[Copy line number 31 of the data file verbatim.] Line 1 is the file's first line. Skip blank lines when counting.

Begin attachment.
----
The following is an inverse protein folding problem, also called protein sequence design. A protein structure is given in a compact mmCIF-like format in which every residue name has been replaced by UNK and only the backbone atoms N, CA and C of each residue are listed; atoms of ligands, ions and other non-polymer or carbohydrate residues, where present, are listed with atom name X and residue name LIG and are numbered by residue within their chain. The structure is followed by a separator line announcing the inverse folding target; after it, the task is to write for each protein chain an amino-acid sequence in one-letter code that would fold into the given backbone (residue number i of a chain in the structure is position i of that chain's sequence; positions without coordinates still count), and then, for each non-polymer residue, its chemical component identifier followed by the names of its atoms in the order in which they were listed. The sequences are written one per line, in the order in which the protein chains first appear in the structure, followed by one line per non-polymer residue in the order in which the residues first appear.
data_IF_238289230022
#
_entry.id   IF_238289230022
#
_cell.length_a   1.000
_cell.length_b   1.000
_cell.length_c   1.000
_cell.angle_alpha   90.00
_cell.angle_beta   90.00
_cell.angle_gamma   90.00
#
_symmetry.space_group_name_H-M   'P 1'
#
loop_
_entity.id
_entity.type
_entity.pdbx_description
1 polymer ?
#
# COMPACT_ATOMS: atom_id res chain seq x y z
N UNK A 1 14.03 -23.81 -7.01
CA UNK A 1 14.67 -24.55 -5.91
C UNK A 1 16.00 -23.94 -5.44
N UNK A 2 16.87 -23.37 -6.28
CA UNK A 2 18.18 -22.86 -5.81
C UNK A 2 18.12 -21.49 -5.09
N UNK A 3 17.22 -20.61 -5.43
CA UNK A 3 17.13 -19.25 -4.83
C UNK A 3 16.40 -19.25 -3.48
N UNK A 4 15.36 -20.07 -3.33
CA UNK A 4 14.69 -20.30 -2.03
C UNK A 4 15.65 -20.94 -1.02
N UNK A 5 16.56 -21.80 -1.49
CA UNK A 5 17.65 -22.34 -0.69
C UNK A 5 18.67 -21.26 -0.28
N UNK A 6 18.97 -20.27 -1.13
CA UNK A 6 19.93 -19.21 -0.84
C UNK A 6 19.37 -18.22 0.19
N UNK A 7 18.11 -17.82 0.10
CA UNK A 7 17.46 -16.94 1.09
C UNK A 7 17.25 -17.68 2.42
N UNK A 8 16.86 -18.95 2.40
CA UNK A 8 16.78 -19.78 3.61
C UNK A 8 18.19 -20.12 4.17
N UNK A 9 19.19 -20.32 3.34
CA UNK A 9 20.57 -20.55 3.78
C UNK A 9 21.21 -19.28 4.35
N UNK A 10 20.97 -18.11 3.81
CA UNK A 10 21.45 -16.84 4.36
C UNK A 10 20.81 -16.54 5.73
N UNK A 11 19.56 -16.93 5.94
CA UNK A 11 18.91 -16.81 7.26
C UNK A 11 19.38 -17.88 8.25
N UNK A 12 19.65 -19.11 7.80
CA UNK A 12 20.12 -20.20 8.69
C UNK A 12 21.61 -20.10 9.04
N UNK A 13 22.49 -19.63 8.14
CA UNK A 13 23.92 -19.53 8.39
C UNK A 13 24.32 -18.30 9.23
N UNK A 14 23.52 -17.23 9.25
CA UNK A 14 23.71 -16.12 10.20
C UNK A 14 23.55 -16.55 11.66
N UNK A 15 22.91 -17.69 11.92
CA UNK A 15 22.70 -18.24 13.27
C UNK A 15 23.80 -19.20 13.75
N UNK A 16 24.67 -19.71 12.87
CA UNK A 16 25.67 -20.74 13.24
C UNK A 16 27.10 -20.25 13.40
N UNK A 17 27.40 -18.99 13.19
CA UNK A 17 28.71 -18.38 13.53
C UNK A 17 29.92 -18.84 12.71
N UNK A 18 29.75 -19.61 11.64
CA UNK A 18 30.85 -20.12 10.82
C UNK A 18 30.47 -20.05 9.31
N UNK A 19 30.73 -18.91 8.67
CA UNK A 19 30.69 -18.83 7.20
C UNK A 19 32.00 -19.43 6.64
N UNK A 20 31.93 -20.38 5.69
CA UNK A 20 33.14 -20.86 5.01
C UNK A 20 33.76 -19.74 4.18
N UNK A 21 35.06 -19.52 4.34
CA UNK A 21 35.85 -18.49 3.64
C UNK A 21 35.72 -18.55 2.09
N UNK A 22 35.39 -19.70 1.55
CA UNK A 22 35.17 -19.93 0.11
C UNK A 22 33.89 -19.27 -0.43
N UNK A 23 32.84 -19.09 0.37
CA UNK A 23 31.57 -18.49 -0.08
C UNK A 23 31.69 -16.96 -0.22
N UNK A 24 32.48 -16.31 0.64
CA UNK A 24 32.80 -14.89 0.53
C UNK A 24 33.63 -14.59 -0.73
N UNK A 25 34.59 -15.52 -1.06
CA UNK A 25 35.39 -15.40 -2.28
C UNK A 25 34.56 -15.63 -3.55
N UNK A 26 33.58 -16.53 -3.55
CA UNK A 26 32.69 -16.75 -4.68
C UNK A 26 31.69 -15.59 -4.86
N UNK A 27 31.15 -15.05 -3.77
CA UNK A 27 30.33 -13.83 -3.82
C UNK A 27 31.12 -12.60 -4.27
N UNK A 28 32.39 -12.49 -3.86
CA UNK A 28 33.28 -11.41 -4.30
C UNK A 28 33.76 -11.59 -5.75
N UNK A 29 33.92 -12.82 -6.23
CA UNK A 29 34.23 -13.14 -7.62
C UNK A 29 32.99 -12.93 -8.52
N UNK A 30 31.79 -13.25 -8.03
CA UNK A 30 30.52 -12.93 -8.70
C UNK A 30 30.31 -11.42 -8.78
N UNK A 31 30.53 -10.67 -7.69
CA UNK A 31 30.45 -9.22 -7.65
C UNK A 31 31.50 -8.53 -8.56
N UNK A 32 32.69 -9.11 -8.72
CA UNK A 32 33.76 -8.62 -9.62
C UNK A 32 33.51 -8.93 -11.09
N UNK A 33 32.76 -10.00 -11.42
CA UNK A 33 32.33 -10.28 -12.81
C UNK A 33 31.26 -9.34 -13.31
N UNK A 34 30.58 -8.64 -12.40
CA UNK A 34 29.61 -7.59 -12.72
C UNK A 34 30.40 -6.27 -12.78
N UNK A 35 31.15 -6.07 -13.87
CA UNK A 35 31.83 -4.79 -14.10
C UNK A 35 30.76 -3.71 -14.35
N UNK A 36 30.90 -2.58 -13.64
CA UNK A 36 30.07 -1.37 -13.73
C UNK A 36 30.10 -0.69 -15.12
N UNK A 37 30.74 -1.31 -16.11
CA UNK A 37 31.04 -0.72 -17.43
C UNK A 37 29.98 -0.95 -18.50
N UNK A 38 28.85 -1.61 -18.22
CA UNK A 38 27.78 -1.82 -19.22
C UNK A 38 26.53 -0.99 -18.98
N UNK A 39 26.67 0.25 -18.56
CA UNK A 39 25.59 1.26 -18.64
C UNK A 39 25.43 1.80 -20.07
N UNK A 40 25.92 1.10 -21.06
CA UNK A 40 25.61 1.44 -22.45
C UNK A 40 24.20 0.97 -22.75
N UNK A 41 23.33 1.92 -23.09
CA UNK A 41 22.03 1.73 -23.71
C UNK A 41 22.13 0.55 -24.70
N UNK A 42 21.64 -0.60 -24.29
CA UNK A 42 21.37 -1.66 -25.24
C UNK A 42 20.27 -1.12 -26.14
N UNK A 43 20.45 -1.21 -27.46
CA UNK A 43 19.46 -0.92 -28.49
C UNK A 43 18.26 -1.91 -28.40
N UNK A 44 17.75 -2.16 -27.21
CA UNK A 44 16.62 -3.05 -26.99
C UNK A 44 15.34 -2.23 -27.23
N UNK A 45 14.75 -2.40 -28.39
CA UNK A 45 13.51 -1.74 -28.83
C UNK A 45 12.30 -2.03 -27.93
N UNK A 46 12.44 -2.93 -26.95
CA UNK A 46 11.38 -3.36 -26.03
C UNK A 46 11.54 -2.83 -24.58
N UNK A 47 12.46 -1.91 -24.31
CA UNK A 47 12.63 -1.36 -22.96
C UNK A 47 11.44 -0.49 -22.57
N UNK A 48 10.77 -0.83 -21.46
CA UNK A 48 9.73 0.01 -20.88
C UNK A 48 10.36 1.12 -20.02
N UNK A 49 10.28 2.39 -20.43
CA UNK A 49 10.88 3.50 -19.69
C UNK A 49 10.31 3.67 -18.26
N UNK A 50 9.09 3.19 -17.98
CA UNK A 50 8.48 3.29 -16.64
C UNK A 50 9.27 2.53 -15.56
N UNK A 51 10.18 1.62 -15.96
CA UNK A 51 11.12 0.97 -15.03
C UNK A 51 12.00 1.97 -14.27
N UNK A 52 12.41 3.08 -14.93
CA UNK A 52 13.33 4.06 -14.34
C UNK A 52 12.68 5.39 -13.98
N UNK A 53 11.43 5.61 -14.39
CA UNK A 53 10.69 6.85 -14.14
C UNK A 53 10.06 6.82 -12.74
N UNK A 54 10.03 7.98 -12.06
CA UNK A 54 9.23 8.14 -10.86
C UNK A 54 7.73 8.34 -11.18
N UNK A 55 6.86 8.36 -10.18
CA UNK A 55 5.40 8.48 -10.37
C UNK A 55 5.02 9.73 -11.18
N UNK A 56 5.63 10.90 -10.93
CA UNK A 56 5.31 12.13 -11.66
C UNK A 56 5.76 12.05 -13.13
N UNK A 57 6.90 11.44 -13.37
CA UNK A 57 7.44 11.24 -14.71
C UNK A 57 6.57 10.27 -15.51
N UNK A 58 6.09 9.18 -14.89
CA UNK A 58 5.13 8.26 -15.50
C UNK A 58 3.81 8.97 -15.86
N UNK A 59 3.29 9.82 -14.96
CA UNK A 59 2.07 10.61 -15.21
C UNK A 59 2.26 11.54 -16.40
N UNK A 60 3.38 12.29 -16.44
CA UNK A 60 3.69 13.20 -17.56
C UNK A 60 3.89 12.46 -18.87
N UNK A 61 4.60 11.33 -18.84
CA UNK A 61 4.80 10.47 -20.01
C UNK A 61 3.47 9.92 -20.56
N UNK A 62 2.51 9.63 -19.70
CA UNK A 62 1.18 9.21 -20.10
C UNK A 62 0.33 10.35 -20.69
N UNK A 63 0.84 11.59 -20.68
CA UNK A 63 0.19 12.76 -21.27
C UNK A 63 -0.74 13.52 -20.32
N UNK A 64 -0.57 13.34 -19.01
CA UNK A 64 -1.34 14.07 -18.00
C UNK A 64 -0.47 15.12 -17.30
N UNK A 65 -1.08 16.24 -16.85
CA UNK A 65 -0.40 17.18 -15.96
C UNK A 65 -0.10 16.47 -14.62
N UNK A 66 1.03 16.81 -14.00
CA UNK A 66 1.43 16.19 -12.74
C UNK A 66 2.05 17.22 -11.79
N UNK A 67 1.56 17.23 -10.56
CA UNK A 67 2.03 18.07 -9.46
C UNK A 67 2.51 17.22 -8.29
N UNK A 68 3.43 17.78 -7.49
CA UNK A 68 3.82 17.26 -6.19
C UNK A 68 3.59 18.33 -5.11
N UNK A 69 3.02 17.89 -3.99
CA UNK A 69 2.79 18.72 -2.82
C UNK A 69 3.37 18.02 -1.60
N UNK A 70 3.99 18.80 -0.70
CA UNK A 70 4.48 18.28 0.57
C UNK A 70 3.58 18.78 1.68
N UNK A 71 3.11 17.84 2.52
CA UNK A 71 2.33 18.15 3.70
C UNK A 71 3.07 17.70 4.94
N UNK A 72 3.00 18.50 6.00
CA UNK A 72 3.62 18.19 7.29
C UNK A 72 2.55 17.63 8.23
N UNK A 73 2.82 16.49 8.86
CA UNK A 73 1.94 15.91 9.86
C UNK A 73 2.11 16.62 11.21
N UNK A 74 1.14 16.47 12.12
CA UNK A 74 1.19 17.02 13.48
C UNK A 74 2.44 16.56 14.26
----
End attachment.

N UNK A 4 15.36 -20.07 -3.33